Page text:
On the other hand, it’s slightly unfair to use the EU as a comparative, because despite all the supra-national coordination, planning, and attempted regulatory harmonisation, it is still a collection of 27 nation states. There is a huge disparity in 5G readiness across the EU-27 (see chart), with many small countries dragging down the average. (It should be noted that Europe’s progress continues apace; in August, 2021, A1 Telekom Austria Group contracted Nokia to provide spectrum in Bulgaria, Slovenia and, non-EU member, Serbia.) Nevertheless, among the major EU nations, it is a bad sign that while Germany stands at 100 per cent readiness, Italy and France are still short of 60 per cent.
As far as the EU has come in harmonising telecommunications regulations across the continent, it has, for example, just recently made it possible to travel within the EU without incurring roaming charges. It represents the challenges of translating supranational focus into national action. Compare the EU’s situation to the United States, a larger territory with a roughly similar population, but only a small handful of telecommunications companies. Each European country has multiple telecom providers.
In addition to the fragmentation of operators, Kearney, a consultancy, reports that regular has failed to incentivise investment and spectrum costs are high. Indeed, though investment has increased, ETNO, the telecom industry group, commissioned a report that found European investment per capita was €94.8, compared to more than €200 in both Japan and the USA. A new study by the European Commission and the EU Investment Bank also finds a €4.4 – 6.6bn annual gap in 5G venture capital funding. In 2020, the Commission expected an overall gap of more than €40bn annually by 2025; private companies would be responsible for a third of that gap.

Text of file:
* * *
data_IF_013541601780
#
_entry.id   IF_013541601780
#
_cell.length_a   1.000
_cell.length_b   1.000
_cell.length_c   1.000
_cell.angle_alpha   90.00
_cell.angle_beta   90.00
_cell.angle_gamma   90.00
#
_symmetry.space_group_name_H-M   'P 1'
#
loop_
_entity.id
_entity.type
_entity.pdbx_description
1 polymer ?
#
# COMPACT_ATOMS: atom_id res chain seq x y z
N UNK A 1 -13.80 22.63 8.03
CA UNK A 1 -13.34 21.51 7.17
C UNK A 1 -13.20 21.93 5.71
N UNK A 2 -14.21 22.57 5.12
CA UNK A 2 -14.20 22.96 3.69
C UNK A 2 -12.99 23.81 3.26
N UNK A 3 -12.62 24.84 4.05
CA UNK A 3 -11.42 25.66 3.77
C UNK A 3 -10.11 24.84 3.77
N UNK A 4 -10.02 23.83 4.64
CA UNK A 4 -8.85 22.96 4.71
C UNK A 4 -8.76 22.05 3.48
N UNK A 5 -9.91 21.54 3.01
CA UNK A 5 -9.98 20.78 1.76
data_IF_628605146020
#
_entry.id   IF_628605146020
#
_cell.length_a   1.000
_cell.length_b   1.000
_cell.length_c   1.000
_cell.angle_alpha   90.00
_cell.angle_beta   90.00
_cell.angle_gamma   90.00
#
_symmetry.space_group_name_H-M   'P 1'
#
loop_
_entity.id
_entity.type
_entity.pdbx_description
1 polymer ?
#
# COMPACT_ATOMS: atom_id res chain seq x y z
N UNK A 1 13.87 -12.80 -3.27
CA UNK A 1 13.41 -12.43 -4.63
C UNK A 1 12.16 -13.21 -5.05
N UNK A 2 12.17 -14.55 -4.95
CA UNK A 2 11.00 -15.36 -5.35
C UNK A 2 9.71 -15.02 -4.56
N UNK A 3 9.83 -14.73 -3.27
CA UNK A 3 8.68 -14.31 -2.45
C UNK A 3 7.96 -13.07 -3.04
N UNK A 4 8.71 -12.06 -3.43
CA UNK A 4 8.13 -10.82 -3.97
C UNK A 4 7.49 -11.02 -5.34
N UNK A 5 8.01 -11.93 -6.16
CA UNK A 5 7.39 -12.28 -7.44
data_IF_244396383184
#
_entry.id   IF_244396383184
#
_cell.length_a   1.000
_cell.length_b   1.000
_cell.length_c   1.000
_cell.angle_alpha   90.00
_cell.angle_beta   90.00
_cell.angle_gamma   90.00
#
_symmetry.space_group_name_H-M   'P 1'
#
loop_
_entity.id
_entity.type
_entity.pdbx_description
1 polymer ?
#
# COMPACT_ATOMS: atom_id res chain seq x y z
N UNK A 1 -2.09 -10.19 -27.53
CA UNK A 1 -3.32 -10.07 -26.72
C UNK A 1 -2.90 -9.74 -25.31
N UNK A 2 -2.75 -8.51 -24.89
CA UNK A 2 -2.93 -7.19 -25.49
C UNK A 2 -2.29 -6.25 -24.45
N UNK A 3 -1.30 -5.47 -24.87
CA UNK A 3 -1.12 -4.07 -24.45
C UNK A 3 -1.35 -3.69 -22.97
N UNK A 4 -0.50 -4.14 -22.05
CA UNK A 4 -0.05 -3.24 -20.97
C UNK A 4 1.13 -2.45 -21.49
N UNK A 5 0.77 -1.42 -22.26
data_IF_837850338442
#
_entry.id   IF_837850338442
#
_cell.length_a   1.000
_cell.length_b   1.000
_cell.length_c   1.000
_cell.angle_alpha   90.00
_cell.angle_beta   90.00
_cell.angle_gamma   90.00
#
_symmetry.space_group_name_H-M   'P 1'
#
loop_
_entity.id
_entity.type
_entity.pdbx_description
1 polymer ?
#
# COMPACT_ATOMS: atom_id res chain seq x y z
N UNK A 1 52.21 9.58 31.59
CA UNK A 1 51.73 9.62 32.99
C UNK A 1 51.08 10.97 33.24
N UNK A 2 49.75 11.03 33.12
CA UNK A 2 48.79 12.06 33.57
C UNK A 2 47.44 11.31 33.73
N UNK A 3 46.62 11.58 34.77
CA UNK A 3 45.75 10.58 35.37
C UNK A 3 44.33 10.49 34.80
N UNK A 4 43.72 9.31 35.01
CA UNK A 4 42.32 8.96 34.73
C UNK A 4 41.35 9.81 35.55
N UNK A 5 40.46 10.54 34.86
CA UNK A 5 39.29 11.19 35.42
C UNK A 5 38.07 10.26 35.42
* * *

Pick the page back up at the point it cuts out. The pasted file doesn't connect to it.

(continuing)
European telecoms, however, are dealing with weak demand, relatively low revenue, and high spectrum prices. Europeans pay less for their phone plans and use less data than customers in the USA. At the same time, Ericsson complains about complex auction and allocation systems that offer few frequencies in the 5G bands and for expensive prices.
As much as European leadership values succeeding in the digital age, it has also recognized a need to intensify its commitment to a digital future. In March, 2021, the Commission presented the Council and Parliament with the 2030 Digital Compass, which calls for an “intensification” of Europe’s work to build a fully functioning Digital Single Market. Most importantly, it sets out digital infrastructure as one of its four cardinal points and commits to investing minimum 20 per cent of pandemic recovery funds into the digital transition.
Europe is obviously intent on becoming a major power in the next digital era. Its ability to corral and harness the complexity and potential of its regulatory environment and telecom industry will go a long way in determining its success.